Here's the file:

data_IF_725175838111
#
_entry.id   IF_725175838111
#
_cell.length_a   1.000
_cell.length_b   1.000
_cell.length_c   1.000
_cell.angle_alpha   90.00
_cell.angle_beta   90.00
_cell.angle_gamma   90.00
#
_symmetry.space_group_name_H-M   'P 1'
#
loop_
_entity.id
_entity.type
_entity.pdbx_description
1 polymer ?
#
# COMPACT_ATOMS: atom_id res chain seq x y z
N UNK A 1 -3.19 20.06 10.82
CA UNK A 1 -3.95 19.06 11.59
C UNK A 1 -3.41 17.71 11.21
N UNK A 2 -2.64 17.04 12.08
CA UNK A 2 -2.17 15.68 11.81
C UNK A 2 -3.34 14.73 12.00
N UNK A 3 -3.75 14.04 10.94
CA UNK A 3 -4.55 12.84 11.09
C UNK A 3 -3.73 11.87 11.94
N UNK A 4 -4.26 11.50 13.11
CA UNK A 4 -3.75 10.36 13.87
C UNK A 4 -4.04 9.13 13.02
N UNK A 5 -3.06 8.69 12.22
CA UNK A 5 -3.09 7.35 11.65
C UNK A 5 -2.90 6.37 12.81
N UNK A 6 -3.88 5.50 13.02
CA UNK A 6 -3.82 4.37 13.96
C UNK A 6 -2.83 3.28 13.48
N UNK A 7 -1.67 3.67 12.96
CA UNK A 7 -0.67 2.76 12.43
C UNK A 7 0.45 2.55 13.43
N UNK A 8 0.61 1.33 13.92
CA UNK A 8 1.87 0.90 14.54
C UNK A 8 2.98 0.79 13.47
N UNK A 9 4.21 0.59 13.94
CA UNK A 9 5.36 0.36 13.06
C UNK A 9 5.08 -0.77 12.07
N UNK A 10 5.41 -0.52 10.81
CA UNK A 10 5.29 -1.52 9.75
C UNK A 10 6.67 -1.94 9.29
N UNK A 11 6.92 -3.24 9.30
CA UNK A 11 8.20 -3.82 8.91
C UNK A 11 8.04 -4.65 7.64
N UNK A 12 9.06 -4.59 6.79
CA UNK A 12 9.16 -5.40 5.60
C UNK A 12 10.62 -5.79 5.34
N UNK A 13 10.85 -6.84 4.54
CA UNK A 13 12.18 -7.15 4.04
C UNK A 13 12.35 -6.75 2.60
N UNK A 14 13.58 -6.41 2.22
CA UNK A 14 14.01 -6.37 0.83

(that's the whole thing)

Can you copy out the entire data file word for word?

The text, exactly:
data_IF_725175838111
#
_entry.id   IF_725175838111
#
_cell.length_a   1.000
_cell.length_b   1.000
_cell.length_c   1.000
_cell.angle_alpha   90.00
_cell.angle_beta   90.00
_cell.angle_gamma   90.00
#
_symmetry.space_group_name_H-M   'P 1'
#
loop_
_entity.id
_entity.type
_entity.pdbx_description
1 polymer ?
#
# COMPACT_ATOMS: atom_id res chain seq x y z
N UNK A 1 -3.19 20.06 10.82
CA UNK A 1 -3.95 19.06 11.59
C UNK A 1 -3.41 17.71 11.21
N UNK A 2 -2.64 17.04 12.08
CA UNK A 2 -2.17 15.68 11.81
C UNK A 2 -3.34 14.73 12.00
N UNK A 3 -3.75 14.04 10.94
CA UNK A 3 -4.55 12.84 11.09
C UNK A 3 -3.73 11.87 11.94
N UNK A 4 -4.26 11.50 13.11
CA UNK A 4 -3.75 10.36 13.87
C UNK A 4 -4.04 9.13 13.02
N UNK A 5 -3.06 8.69 12.22
CA UNK A 5 -3.09 7.35 11.65
C UNK A 5 -2.90 6.37 12.81
N UNK A 6 -3.88 5.50 13.02
CA UNK A 6 -3.82 4.37 13.96
C UNK A 6 -2.83 3.28 13.48
N UNK A 7 -1.67 3.67 12.96
CA UNK A 7 -0.67 2.76 12.43
C UNK A 7 0.45 2.55 13.43
N UNK A 8 0.61 1.33 13.92
CA UNK A 8 1.87 0.90 14.54
C UNK A 8 2.98 0.79 13.47
N UNK A 9 4.21 0.59 13.94
CA UNK A 9 5.36 0.36 13.06
C UNK A 9 5.08 -0.77 12.07
N UNK A 10 5.41 -0.52 10.81
CA UNK A 10 5.29 -1.52 9.75
C UNK A 10 6.67 -1.94 9.29
N UNK A 11 6.92 -3.24 9.30
CA UNK A 11 8.20 -3.82 8.91
C UNK A 11 8.04 -4.65 7.64
N UNK A 12 9.06 -4.59 6.79
CA UNK A 12 9.16 -5.40 5.60
C UNK A 12 10.62 -5.79 5.34
N UNK A 13 10.85 -6.84 4.54
CA UNK A 13 12.18 -7.15 4.04
C UNK A 13 12.35 -6.75 2.60
N UNK A 14 13.58 -6.41 2.22
CA UNK A 14 14.01 -6.37 0.83